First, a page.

More recently, a team of Taiwanese researchers did a study to see what sort of effect music would have on the anxiety of 161 patients who were about to undergo surgery.

About 30 minutes before surgery was to begin, each patient was escorted into a waiting room, given a quick anxiety assessment, and hooked up to a heart rate monitor.

Ten minutes into their wait, about half of the patients were given an MP3 player, headphones, and a selection of music to choose from (the music group). All musical selections were “light” folk or pop in the 60-80bpm range.

The other half of the patients simply continued to sit and wait (the quiet rest group).

After 10 minutes of listening (or sitting quietly), participants retook the anxiety assessment, and had their heart rate checked once again.

The impact on anxiety

As you probably already guessed, listening to music had a soothing effect on patients’ anxiety. Their anxiety dropped from an average of 3.5 (where 0=calm, 10=very anxious) to 2.8.

And while the quiet rest group’s heart rate stayed the same throughout the waiting period, the music group’s heart rate actually slowed down.


The idea of using music to combat anxiety about an upcoming music performance seems a little ironic.

But in much the same way that athletes use music to calm down or get pumped up, it seems that we may be able to slow our pace down or better regulate our internal “engines” by adding the right background music to our audition day.

Take action

So on the day of an audition, make it a point to focus on moving through the day with ease, as if you have all the time in the world. Take a few minutes to wake up, and ease out of bed. Take your time getting through your morning routine. Enjoy a leisurely breakfast. Take your time getting to the audition site. Walk slowly, don’t rush to get across the street just before the light changes. Get your instrument unpacked as if it were a meditative ritual. Don’t allow anyone to rush you or make you hurry.

And to help, put together a soundtrack for your morning. A playlist of music with a slower bpm that helps you naturally settle into a slower rhythm for the day. Until, of course, it’s time to get revved up, excited, and switch to a soundtrack that helps you get ready to go on stage totally energized and awesome (but not frantic and flustered).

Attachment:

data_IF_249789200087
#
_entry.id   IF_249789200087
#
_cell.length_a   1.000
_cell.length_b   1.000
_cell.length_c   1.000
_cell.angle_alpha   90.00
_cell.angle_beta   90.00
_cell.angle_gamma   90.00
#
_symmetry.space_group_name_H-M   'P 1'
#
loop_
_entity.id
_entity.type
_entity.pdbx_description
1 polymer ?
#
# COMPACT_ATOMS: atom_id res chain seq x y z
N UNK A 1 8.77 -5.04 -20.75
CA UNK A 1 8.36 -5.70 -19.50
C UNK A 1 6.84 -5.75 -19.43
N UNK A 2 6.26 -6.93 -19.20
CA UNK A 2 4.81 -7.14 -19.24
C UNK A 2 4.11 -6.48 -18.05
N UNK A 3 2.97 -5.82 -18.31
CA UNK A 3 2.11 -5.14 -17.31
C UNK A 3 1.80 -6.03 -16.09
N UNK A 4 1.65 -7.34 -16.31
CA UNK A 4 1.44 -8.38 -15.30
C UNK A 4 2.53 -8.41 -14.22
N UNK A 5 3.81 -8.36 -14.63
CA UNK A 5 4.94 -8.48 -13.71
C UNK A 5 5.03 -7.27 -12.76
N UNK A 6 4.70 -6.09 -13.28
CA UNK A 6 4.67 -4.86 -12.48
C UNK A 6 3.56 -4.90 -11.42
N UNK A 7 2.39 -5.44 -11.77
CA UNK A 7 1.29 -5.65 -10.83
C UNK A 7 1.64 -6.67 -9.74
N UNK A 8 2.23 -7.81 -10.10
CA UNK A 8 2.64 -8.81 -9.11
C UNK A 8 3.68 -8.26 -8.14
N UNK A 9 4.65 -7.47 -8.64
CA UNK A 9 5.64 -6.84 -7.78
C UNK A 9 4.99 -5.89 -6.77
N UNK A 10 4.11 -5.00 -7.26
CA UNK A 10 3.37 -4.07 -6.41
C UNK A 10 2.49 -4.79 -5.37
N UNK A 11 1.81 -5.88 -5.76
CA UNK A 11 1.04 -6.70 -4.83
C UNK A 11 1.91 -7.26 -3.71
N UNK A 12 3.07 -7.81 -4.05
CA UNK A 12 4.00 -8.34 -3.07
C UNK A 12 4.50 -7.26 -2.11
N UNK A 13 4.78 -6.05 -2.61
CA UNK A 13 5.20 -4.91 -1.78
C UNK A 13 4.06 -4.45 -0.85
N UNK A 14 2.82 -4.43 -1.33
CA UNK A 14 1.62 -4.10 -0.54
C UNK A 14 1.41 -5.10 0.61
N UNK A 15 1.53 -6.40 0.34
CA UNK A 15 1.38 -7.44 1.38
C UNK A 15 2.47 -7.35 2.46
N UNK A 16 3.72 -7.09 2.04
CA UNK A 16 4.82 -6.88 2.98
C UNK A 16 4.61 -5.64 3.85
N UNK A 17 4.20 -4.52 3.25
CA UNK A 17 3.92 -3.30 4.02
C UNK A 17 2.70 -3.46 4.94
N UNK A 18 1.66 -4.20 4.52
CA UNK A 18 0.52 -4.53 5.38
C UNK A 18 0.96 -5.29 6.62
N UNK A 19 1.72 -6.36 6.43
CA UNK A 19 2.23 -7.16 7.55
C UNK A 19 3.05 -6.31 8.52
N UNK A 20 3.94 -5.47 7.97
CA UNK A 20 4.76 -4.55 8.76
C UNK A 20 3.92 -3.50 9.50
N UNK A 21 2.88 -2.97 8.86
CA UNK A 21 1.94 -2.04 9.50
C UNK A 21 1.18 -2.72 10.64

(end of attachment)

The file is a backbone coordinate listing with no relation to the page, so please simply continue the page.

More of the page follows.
Additional resources

I’m not sure I agree with all of their bpm ratings, but here are some lists of songs at specific bpm’s:

Songs @60bpm  |  @70bpm  |  @160bpm

And a short, but interesting TED talk on the different ways sound (and music) affects us:

Julian Treasure on The 4 Ways Sound Affects Us

And if you’re really looking to procrastinate today, the idea for this post came from a podcast episode on why it is that there seems to be music everywhere…except public restrooms:

Time to Take Back the Toilet @Freakonomics Radio

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2 Responses

  1. Hi Dr. Kageyama,

    Thanks for the post and for bringing these studies together. Is there research on how other features of the music affect might make a difference? I’m asking because it’s intuitively a bad idea to play a recording of the part of a slow piece from which comes an excerpt for your audition if the recording does something contrary to the way you prepared it. Or maybe it’s better not to listen to your own pieces at all…or is the opposite true? Is it better to stay away from classical music altogether, or perhaps anything other than the styles we’re about to play? (just to provide an example of what I mean by “other features”)


    1. Hi Elliot,

      I haven’t looked into it, but I suspect there is other research out there on the impact of other features of music on behavior/mood (like volume, for instance).

      As far as whether to listen to recordings of excerpts or not, I think it depends on the timing. For me, excerpts are probably not the way I’d want to start the morning, and I may not want to spend most of the day hearing the same excerpts over and over either. There may be a specific window of time when you’d want to listen to excerpts, or the full orchestral part of that section, or maybe even your own best takes of the excerpt. But during the rest of the day it may be best to use music as a tool to help you regulate your mood or energy, whether that means listening to other classical rep you like, and reminds you of why you wanted to be a musician in the first place, or rock/jazz/pop/etc. that you enjoy.